This is the second part of an FT Digital Business panel discussion that is also being published in stages in print. The first part was published on April 12; the third and final part will be published on on May 31.

The discussion is based on issues emerging from PA’s recent global survey of attitudes to IT outsourcing, in which customers, outsourcing service suppliers and lawyers were interviewed. It is believed to be the first time all three sides have participated in the same study.

To mirror the study, PA invited customers, suppliers and lawyers to the panel discussion. Members of the panel were:

Clients: Ron Jarman, global head of procurement at Reuters; Ben Wishart, group IT director, Whitbread

Supplier: Ian Roy, business development director, Capgemini UK

Lawyer: David Hamlett, partner at Wragge & Co

PA: Jonathan Cooper-Bagnall and Fons Kuijpers, members of PA’s management group

FT: Andrew Baxter, senior writer, Special Reports Department

To facilitate discussion at the panel event, PA and the FT encapsulated the contents of the study into four propositions, broadly following the four chapters of the study. Proposition One, discussed in Part One, was: Getting things right from the start. Proposition Two concerns: “Investing in a tailored approach”

The panel debated the following statement: “Clients seem to be less aware of the need to pay attention to industry-specific factors than do suppliers or lawyers, or of the importance of making certain that they have chosen the right supplier for themselves. This can increase costs and, as with Proposition One, lead to disappointment in the operating phase.”

Baxter (FT): We earlier talked quite a bit about due diligence, and one of the startling statistics which came out of the second section of the report was that only 42 per cent of clients undertook any form of due diligence. More broadly what this proposition is talking about is the whole issue of ”one size fits all”, or maybe “one size doesn’t fit all” - the fact that, perhaps quite surprisingly, the clients seems less aware of the need to be industry specific and to think about the special features of their particular sector than suppliers did. It surprises me because you would have thought that, from the suppliers’ point of view, the more “one size fits all” you can be with outsourcing the better.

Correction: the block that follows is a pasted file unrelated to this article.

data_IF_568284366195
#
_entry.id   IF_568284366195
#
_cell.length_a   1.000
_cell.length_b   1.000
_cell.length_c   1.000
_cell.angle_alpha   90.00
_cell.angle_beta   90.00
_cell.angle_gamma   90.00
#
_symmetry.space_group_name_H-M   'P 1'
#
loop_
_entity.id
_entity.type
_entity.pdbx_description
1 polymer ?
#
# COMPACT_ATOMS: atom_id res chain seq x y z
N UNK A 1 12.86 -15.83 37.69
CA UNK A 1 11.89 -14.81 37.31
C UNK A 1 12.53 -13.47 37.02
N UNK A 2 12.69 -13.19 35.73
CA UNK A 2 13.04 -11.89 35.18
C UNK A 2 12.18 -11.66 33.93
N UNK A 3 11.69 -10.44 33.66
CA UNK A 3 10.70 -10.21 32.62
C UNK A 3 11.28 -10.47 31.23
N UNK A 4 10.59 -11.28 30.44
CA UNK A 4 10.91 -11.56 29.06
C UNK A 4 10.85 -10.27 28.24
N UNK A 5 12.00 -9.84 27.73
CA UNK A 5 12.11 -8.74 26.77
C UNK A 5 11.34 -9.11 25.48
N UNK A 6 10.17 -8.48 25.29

Ian Roy (Capgemini): I can’t agree with this statement at all, that “Clients seem to be less aware of the needs to pay attention to industry-specific factors than do suppliers or lawyers”. It’s not my experience, to be honest. We in the business marshal our market-facing resources along industry sector lines. If you at least don’t have an empathy with what the client’s doing you ain’t going to hit the final solution are you? So we have all the delivery capabilities within our organisation - ERP, CRM, whatever it is - but that capability is marshalled across industry sector lines. For example, ERP in the upstream oil sector is very different from ERP in retail.

Wishart (Whitbread): I agree that things differ by industry sector and the challenge is for a provider of a generic service, for example networks, to understand that at grass-roots level - so that someone in a network operations role understands that if the network goes down between 5 and 7 in the evening, it may be within the SLA [service level agreement], but all of the guests who are trying to check in to the hotels are having a bad experience because the network’s down and that affects their likelihood to return. It is a real challenge for all generic service providers to help their people understand the impact of service failure on their customers.

Hamlett (Wragge & Co): I certainly agree with Ben that most of the clients I work with, the one area they really know is their business and they’re passionate about it. So Ben’s point about 5pm-7pm, that would be the point that’s thumping home to me.

Unidentified speaker: I can accept the point raised in the study about industry-specific risk premiums [that not enough clients accept the need to consider them]. I’m not sure that the clients I’ve worked with have built them into business cases.

Hamlett (Wragge and Co): Do you mean risk premium for the individual client, that the client doesn’t work out where they are most vulnerable?

Roy (Capgemini): I’m assuming this means building into the business case risk premium pricing.